Making education policy from the ground up: radical disagreement, experimental constructivism and risky knowledge work

Year: 2016

Author: Heimans, Stephen

Type of paper: Abstract refereed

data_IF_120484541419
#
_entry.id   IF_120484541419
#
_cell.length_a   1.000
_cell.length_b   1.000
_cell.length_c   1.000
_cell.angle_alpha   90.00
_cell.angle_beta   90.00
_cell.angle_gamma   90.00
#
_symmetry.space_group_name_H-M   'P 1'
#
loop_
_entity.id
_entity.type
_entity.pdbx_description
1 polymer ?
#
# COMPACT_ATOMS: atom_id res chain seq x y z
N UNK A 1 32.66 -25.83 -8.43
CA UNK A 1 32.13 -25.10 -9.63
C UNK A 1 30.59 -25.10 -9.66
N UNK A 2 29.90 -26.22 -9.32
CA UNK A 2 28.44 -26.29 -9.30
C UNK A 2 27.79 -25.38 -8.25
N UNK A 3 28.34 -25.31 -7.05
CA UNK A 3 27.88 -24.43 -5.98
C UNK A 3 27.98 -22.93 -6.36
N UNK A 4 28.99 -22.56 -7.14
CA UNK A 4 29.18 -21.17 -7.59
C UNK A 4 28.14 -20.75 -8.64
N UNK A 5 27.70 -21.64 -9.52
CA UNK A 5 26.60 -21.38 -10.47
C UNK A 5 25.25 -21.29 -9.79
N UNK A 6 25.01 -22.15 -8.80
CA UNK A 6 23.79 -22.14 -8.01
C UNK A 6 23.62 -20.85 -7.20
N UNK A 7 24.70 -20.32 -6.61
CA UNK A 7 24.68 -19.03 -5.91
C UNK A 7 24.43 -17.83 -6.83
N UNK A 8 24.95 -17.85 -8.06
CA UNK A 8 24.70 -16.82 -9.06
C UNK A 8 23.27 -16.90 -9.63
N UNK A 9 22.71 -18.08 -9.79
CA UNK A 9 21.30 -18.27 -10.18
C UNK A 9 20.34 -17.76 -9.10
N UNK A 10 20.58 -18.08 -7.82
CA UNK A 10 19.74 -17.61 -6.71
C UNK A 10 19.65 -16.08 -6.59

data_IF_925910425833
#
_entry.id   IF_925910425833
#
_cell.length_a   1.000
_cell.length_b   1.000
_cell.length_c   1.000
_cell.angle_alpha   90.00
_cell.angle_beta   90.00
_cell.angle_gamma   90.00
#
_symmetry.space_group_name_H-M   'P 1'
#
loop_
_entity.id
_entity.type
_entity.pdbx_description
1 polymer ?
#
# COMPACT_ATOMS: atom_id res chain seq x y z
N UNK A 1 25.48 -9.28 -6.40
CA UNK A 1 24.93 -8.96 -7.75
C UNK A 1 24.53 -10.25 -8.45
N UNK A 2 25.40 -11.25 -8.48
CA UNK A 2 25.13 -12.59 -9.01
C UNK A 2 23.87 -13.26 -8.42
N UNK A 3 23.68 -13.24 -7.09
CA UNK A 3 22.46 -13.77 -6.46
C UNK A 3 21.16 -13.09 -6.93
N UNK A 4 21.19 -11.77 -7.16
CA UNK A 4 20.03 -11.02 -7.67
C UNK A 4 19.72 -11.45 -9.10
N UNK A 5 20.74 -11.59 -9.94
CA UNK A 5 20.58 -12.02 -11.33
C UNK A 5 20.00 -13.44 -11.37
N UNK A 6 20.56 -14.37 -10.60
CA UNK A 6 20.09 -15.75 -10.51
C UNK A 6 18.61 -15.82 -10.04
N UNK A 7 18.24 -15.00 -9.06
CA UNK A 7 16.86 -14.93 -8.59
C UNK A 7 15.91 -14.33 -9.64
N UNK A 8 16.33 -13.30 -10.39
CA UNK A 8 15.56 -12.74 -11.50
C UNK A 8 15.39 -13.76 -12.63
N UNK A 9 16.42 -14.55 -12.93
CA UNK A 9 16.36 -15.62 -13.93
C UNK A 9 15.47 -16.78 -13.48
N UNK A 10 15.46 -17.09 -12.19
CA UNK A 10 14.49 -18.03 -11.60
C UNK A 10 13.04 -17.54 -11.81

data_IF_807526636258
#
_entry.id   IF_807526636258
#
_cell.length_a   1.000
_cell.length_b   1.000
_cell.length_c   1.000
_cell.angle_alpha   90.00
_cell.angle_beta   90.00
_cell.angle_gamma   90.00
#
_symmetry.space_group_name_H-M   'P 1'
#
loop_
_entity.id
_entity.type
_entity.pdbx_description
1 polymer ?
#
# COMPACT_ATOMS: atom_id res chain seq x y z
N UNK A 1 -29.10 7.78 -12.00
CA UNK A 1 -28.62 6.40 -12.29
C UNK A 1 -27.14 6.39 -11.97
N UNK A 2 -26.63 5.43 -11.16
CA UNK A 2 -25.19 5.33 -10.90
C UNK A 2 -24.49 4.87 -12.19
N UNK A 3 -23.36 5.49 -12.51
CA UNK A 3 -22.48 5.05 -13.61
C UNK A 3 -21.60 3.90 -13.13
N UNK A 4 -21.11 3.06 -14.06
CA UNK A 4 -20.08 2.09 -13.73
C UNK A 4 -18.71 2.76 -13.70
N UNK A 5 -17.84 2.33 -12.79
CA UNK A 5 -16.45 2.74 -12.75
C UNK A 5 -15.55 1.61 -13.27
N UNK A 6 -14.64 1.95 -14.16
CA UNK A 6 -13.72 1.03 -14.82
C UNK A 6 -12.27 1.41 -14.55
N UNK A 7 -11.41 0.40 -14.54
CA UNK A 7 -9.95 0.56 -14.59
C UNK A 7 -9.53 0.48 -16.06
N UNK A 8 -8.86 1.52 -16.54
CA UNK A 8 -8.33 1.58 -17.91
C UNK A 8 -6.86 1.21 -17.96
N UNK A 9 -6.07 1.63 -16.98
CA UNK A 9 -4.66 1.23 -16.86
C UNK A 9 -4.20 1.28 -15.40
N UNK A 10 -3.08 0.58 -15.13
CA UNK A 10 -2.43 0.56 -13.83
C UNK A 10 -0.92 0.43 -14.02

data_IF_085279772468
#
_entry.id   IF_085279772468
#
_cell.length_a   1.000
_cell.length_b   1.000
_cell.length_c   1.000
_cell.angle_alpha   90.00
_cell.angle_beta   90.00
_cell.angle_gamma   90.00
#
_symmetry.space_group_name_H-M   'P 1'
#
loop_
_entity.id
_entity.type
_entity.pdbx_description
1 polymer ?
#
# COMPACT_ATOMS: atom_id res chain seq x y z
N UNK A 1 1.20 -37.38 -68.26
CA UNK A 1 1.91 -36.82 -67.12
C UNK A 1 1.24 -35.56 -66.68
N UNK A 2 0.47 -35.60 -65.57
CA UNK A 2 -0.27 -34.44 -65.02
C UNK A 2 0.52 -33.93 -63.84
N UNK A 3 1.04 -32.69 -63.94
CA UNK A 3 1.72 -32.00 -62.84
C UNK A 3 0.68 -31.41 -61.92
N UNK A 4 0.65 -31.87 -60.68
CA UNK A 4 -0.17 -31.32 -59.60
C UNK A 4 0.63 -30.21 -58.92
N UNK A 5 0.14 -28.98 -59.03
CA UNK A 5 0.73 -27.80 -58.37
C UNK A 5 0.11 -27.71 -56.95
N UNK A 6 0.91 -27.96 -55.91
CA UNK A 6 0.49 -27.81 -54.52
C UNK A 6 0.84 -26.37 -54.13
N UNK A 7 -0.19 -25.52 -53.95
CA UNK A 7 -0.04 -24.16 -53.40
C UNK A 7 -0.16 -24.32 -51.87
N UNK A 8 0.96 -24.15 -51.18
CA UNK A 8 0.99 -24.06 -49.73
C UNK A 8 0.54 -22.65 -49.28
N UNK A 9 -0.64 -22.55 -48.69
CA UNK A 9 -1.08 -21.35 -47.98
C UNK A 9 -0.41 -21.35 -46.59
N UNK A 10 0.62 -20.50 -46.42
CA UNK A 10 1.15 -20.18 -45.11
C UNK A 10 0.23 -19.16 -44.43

This presentation is a provocation that arises out of research conducted during my postdoctoral fellowship focussing on a school-university partnership and education policy enactment. The provocation is that education policy enactment research is not research ‘on’ others and their work in schools and other places where education and policy are ‘done’. Rather, it is undertaken ‘with’ these people and places in a way that is emergently ‘world-making’. It constitutes policy (and its research) as that which might be the problem. It generates, prototypes and re-enacts solutions against policy that has been made in the interests of others. It is suggested that education policy enactment research practices “produce reliable knowledge claims only in so far as the questions they address are at risk of being redefined by the phenomena mobilized in them” (Whatmore, 2013), so that whom, and whatever, are ‘researched’ will have multiple and ongoing occasions for undoing emerging certainties and knowledge interests and re-enacting policy. Underpinning the provocation outlined here is the proposition that people who are most affected by policy (and its research) should have the most say in its instigation, formulation and outcomes. It is assumed that education policy links what government seeks to and can do and what education seeks to and can do. In this linking forms of democracy become enacted. In its current institutional forms (with policy being an actor of governing in these forms), democracy has coalesced primarily into serving the oligarchical interests of a political class (a consensus of ‘right’ and ‘left’) (Rancière, 2006). The argument presented here is that research might instigate/ investigate democracy ‘from below’; trench democracy (Dzur, 2013). It is suggested that generative scientific (not reductive scientistic) processes of problem and solution generation are needed that create the potential for policy changes to occur in the interests of those people most affected by these changes. These processes include:1. Enacting radical disagreement (see Rancière, 1999), by2. Presupposing the equality of intelligences of all people (Rancière, 1991), and3. Experimenting constructively with competency groups (see Whatmore, 2013), by4. Collaborating with non-representative stakeholders (Whatmore and Landstrom, 2011). Each of these four suggestions and their relations will be fully discussed in the presentation. Suggestions will be made for doing education policy enactment research ‘with’ others in light of them.